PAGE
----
The description of the low-carb baguette recipe that caught my eye was advertised as “perfect to toast, serve with a dipping oil or use for bruschetta. Gluten, grain and sugar free.” Just what the doctor ordered! The bread recipe used almond flour in combination with baking powder, promising a moderate rise with a similar texture of French bread including the classic holes (called crumb) in the loaf’s texture. I tried this recipe, to the letter, twice and realized why the recipe had no prep pictures – it did not work! A little research taught me that the “holes” in French bread come from the gasses released by yeast that feeds on the starches and sugars in the white flour dough that form cavities during the baking process. Almond flour is almost completely void of sugar and starch, so even if there had been yeast, there was nothing to react with it to cause the dough to rise or form crumb! Twice I ended up with a long, thin flatbread-like loaf that certainly could not be cut in fluffy slices crosswise as a platform for a bruschetta topping. Nothing like what I had been promised or had envisioned. My bad for such false expectations.
On the other hand, sometimes cooking (and especially baking for this mostly savory-leaning writer) demands a quick fix in the middle of a recipe. So, with two failed attempts, the challenge was to figure out how to come up with some sort of bruschetta-like bread surface out of most of the same ingredients to present the delicious topping. Solution: add a few eggs and double up on the almond flour measure. This time I got a loaf with just enough volume without rise that I could at least slice in half lengthwise, then cut those two halves into three-inch wide sections. It worked, though it does not look or taste like white flour French bread. Still, the taste and texture have its own denser characteristics that still paired well with the Pixie topping. Just another reminder that those French bread days are, in fact, over. On the other hand, I still ended up with a nice two-bite appetizer! Unfortunately, there are no such do-overs allowed with my bracket choices, so I can only hope that those expectations turn out better or at least as good as the nibbles enjoyed during the games this month!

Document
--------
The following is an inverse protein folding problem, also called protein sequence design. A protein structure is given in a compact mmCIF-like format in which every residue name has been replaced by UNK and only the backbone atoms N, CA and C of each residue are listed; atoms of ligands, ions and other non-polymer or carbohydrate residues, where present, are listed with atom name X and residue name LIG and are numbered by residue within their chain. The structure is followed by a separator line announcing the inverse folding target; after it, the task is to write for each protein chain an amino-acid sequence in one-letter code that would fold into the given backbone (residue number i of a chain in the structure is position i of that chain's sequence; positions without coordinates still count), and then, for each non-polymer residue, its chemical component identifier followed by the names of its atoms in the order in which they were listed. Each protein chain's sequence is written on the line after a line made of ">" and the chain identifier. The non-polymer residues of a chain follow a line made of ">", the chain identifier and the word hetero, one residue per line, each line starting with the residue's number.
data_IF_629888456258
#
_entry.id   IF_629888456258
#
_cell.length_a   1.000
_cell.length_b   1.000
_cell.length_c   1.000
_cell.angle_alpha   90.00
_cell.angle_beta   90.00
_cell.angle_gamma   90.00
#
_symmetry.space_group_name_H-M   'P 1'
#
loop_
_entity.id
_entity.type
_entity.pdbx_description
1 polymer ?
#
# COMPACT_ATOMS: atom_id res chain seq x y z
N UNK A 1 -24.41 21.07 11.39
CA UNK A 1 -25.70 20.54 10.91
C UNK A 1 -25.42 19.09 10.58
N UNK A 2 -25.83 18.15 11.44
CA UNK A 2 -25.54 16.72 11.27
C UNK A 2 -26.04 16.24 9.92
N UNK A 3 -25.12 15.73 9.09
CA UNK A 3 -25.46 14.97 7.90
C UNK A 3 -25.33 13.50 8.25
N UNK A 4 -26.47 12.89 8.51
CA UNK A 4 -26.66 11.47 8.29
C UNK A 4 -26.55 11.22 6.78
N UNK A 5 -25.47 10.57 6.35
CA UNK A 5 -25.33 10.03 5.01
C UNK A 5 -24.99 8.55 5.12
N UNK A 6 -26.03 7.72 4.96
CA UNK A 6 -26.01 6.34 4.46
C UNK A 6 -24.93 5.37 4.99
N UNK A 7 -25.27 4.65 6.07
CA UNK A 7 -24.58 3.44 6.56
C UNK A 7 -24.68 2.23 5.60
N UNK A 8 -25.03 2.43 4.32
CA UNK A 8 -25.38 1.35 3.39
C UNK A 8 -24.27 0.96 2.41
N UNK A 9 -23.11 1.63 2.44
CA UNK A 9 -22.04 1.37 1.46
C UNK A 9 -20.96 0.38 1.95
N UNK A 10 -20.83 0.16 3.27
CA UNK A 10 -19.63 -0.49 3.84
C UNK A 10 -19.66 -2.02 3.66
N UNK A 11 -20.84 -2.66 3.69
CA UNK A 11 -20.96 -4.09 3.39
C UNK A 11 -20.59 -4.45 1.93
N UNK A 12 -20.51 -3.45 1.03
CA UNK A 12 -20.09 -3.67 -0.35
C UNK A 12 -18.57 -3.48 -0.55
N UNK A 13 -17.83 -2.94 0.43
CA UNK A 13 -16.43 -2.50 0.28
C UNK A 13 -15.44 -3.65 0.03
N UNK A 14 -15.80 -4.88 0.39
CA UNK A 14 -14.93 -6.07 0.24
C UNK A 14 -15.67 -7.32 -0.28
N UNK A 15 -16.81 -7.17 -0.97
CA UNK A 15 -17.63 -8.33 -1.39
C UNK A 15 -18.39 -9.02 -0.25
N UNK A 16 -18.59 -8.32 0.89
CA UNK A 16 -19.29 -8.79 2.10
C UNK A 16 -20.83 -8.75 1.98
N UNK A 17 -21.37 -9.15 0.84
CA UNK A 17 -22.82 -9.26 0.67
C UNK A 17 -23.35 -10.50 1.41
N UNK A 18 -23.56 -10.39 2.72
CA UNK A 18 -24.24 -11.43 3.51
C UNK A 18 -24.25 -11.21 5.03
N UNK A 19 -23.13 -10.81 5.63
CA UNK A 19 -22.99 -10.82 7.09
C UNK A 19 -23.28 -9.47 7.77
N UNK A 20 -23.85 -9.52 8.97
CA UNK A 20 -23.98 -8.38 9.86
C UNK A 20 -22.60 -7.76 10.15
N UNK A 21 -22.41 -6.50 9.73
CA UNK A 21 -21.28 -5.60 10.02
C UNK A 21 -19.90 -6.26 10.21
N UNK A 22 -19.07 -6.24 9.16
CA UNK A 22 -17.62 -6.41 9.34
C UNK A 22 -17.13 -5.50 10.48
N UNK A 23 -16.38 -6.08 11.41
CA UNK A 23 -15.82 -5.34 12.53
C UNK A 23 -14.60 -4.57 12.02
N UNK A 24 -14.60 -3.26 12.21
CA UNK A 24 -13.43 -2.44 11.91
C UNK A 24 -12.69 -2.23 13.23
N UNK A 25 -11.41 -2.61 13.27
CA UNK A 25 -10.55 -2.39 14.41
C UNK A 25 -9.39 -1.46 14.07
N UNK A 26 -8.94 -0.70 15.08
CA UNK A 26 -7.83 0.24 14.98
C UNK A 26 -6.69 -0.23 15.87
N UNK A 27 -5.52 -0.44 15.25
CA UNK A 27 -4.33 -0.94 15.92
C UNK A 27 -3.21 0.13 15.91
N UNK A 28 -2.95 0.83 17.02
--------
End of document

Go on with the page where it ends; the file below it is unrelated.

Pixies & Prosciutto Bruschetta
Yield about 20
For the topping:
4 tablespoons olive oil
6 shallots, thinly sliced
2 sprigs fresh rosemary, leaves only, chopped
½ cup Agave
3 tablespoons lemon juice
½ teaspoon black pepper
4 Pixie Tangerines, peeled, cleaned and chopped
2 tablespoons garlic powder
½ lb. fresh mozzarella, thinly sliced
Sliced prosciutto, trimmed to fit each bruschetta
For the Low Carb baguette:
3 cups almond flour
2 teaspoons baking powder
1 teaspoon salt
¼ cup butter, melted
2 or 3 Baguette molds, depending on size
For the topping: Sauté the shallots in 1 tablespoon olive oil until they are fragrant, 3-5 minutes, add the rosemary, pepper, agave, lemon juice and chopped mandarin. Simmer until it’s reduced by about a quarter. Set aside to cool.
For the bread: In a mixing bowl, whisk together the dry ingredients, then add in the wet ingredients and stir until a thick batter forms. Spread the batter into each greased mold, using wet hands to smooth the top of the batter. Bake at 375°F for 10-15 minutes. Watch carefully so as not to burn. Let cool.
Slice the loaves in half lengthwise, then cut each half into 3-inch sections. Brush with remaining 3 tablespoons of the olive oil and sprinkle each with garlic powder. Place the slices on a baking sheet, and toast in the oven for about 1 minute under the broiler. Top with the mozzarella slices, and return under the broiler for another minute. Remove from oven, add a piece of prosciutto to each.
Then top with a generous spoonful of the Pixie mixture. Serve on a large platter.